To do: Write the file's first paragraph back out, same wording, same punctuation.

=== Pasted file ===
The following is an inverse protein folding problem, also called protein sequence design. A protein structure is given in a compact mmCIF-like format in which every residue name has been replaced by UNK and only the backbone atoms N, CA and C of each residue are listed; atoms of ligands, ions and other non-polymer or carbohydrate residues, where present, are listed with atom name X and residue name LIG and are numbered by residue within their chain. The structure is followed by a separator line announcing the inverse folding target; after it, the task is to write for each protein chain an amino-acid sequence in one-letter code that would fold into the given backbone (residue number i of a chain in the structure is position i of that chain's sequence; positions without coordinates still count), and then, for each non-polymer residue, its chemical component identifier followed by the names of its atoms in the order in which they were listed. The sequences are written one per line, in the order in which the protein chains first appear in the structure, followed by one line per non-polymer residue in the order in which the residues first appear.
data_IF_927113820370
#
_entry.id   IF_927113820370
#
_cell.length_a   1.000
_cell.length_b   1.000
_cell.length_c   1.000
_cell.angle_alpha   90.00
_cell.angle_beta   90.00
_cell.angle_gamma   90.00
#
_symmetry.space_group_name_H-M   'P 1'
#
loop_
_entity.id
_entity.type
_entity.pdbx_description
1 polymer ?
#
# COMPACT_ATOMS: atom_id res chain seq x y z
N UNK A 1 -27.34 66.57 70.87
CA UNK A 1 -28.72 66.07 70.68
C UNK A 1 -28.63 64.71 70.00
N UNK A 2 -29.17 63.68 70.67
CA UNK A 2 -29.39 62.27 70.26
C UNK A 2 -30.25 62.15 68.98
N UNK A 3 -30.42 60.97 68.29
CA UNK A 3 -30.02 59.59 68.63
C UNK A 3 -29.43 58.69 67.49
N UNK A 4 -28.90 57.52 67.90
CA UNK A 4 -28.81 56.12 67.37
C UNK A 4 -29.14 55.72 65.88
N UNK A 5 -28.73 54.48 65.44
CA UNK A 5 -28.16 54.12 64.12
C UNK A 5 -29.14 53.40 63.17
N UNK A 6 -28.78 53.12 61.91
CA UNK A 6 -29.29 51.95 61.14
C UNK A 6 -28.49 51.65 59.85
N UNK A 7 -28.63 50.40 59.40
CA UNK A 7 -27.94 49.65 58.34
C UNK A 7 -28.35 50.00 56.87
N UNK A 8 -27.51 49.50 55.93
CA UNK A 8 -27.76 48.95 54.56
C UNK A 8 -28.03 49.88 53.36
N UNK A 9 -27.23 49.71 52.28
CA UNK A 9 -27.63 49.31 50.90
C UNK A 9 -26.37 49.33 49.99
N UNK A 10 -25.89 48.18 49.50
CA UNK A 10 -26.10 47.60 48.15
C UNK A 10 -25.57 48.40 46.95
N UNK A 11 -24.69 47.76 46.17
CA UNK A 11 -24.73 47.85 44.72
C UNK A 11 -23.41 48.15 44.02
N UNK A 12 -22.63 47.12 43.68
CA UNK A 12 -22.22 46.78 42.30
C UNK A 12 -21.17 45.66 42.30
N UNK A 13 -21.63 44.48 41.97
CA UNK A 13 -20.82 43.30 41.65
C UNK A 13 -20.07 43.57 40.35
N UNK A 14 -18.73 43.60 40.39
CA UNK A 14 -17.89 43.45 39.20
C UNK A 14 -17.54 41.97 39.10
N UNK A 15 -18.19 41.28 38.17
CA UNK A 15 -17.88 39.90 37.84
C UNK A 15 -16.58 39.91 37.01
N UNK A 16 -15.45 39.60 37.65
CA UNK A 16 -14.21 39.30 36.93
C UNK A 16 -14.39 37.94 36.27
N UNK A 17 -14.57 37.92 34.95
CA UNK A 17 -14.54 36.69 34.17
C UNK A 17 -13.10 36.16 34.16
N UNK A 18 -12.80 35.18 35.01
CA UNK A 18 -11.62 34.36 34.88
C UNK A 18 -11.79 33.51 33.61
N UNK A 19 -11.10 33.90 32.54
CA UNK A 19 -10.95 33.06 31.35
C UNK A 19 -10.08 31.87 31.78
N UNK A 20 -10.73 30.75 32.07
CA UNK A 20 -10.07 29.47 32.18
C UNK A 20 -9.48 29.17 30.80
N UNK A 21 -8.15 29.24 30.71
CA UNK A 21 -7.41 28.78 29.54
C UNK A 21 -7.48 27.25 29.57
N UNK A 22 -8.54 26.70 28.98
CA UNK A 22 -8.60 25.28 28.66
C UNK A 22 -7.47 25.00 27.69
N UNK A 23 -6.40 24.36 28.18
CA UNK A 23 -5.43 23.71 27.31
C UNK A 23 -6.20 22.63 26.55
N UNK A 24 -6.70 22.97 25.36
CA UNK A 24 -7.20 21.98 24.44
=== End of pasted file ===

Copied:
The following is an inverse protein folding problem, also called protein sequence design. A protein structure is given in a compact mmCIF-like format in which every residue name has been replaced by UNK and only the backbone atoms N, CA and C of each residue are listed; atoms of ligands, ions and other non-polymer or carbohydrate residues, where present, are listed with atom name X and residue name LIG and are numbered by residue within their chain. The structure is followed by a separator line announcing the inverse folding target; after it, the task is to write for each protein chain an amino-acid sequence in one-letter code that would fold into the given backbone (residue number i of a chain in the structure is position i of that chain's sequence; positions without coordinates still count), and then, for each non-polymer residue, its chemical component identifier followed by the names of its atoms in the order in which they were listed. The sequences are written one per line, in the order in which the protein chains first appear in the structure, followed by one line per non-polymer residue in the order in which the residues first appear.